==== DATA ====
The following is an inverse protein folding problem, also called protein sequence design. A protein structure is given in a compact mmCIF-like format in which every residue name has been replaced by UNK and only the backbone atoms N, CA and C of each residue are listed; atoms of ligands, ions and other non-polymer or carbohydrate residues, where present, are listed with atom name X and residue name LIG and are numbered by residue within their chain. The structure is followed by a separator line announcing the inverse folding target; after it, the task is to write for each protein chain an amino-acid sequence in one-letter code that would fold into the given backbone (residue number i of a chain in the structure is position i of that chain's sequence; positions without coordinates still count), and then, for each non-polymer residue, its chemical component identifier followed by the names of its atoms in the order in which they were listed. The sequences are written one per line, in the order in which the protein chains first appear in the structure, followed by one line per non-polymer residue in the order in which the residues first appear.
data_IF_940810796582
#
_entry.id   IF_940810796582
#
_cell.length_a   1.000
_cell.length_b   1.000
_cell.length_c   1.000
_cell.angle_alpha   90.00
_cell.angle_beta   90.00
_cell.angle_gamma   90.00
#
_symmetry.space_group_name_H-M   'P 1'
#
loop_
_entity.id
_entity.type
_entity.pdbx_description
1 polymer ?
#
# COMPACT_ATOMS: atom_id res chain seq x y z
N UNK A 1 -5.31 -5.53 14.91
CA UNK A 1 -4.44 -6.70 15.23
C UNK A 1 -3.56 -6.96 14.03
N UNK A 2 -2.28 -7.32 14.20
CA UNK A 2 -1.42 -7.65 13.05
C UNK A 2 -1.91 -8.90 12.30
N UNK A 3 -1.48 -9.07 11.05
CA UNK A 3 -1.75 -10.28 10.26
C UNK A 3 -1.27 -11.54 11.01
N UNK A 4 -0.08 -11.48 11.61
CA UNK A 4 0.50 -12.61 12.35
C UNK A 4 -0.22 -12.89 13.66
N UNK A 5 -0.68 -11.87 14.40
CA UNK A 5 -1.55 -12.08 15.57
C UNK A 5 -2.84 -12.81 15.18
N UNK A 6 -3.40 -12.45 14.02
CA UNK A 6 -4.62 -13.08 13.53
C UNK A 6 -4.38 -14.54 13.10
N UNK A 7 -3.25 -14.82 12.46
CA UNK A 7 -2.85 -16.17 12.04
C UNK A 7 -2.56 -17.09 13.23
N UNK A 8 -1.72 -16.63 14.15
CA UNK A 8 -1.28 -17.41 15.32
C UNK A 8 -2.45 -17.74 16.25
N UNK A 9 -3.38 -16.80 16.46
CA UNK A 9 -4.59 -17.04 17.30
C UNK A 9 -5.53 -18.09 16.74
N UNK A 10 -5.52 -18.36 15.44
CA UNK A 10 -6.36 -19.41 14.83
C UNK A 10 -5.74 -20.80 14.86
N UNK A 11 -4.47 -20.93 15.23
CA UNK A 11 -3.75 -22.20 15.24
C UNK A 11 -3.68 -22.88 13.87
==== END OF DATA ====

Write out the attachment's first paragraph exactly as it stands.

The following is an inverse protein folding problem, also called protein sequence design. A protein structure is given in a compact mmCIF-like format in which every residue name has been replaced by UNK and only the backbone atoms N, CA and C of each residue are listed; atoms of ligands, ions and other non-polymer or carbohydrate residues, where present, are listed with atom name X and residue name LIG and are numbered by residue within their chain. The structure is followed by a separator line announcing the inverse folding target; after it, the task is to write for each protein chain an amino-acid sequence in one-letter code that would fold into the given backbone (residue number i of a chain in the structure is position i of that chain's sequence; positions without coordinates still count), and then, for each non-polymer residue, its chemical component identifier followed by the names of its atoms in the order in which they were listed. The sequences are written one per line, in the order in which the protein chains first appear in the structure, followed by one line per non-polymer residue in the order in which the residues first appear.